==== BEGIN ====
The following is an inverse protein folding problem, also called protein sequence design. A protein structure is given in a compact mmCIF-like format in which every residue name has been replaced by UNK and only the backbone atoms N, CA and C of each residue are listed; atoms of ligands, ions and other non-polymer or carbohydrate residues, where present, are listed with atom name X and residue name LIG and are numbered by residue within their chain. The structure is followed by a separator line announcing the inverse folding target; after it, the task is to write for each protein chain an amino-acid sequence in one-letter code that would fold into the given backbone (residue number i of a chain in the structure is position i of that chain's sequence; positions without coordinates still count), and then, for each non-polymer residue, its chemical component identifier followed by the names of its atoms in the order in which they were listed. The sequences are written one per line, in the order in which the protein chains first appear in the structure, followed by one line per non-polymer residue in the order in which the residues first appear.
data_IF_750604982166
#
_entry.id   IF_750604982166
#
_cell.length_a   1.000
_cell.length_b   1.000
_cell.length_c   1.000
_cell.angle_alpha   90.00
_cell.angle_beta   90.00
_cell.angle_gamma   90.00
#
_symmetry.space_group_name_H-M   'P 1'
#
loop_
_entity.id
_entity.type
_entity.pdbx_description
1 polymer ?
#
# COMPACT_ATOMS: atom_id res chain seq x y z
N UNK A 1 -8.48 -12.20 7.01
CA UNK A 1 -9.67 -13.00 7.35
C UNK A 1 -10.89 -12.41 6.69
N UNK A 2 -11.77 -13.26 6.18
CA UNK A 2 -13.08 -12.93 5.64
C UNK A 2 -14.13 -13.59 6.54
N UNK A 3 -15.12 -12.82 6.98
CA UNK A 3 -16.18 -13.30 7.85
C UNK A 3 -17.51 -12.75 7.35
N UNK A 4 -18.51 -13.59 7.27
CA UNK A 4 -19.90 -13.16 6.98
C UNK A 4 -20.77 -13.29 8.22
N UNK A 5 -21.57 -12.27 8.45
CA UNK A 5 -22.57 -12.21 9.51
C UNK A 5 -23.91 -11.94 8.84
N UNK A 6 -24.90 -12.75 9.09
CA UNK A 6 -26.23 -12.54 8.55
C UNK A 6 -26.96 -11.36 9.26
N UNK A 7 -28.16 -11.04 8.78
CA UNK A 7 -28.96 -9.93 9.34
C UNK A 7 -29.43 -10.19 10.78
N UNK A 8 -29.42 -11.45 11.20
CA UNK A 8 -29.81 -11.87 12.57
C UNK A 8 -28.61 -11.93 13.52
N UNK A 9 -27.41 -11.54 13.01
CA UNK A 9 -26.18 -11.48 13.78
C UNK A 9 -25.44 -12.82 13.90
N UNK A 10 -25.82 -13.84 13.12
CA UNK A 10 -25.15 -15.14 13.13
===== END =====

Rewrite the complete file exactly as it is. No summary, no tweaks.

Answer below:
The following is an inverse protein folding problem, also called protein sequence design. A protein structure is given in a compact mmCIF-like format in which every residue name has been replaced by UNK and only the backbone atoms N, CA and C of each residue are listed; atoms of ligands, ions and other non-polymer or carbohydrate residues, where present, are listed with atom name X and residue name LIG and are numbered by residue within their chain. The structure is followed by a separator line announcing the inverse folding target; after it, the task is to write for each protein chain an amino-acid sequence in one-letter code that would fold into the given backbone (residue number i of a chain in the structure is position i of that chain's sequence; positions without coordinates still count), and then, for each non-polymer residue, its chemical component identifier followed by the names of its atoms in the order in which they were listed. The sequences are written one per line, in the order in which the protein chains first appear in the structure, followed by one line per non-polymer residue in the order in which the residues first appear.
data_IF_750604982166
#
_entry.id   IF_750604982166
#
_cell.length_a   1.000
_cell.length_b   1.000
_cell.length_c   1.000
_cell.angle_alpha   90.00
_cell.angle_beta   90.00
_cell.angle_gamma   90.00
#
_symmetry.space_group_name_H-M   'P 1'
#
loop_
_entity.id
_entity.type
_entity.pdbx_description
1 polymer ?
#
# COMPACT_ATOMS: atom_id res chain seq x y z
N UNK A 1 -8.48 -12.20 7.01
CA UNK A 1 -9.67 -13.00 7.35
C UNK A 1 -10.89 -12.41 6.69
N UNK A 2 -11.77 -13.26 6.18
CA UNK A 2 -13.08 -12.93 5.64
C UNK A 2 -14.13 -13.59 6.54
N UNK A 3 -15.12 -12.82 6.98
CA UNK A 3 -16.18 -13.30 7.85
C UNK A 3 -17.51 -12.75 7.35
N UNK A 4 -18.51 -13.59 7.27
CA UNK A 4 -19.90 -13.16 6.98
C UNK A 4 -20.77 -13.29 8.22
N UNK A 5 -21.57 -12.27 8.45
CA UNK A 5 -22.57 -12.21 9.51
C UNK A 5 -23.91 -11.94 8.84
N UNK A 6 -24.90 -12.75 9.09
CA UNK A 6 -26.23 -12.54 8.55
C UNK A 6 -26.96 -11.36 9.26
N UNK A 7 -28.16 -11.04 8.78
CA UNK A 7 -28.96 -9.93 9.34
C UNK A 7 -29.43 -10.19 10.78
N UNK A 8 -29.42 -11.45 11.20
CA UNK A 8 -29.81 -11.87 12.57
C UNK A 8 -28.61 -11.93 13.52
N UNK A 9 -27.41 -11.54 13.01
CA UNK A 9 -26.18 -11.48 13.78
C UNK A 9 -25.44 -12.82 13.90
N UNK A 10 -25.82 -13.84 13.12
CA UNK A 10 -25.15 -15.14 13.13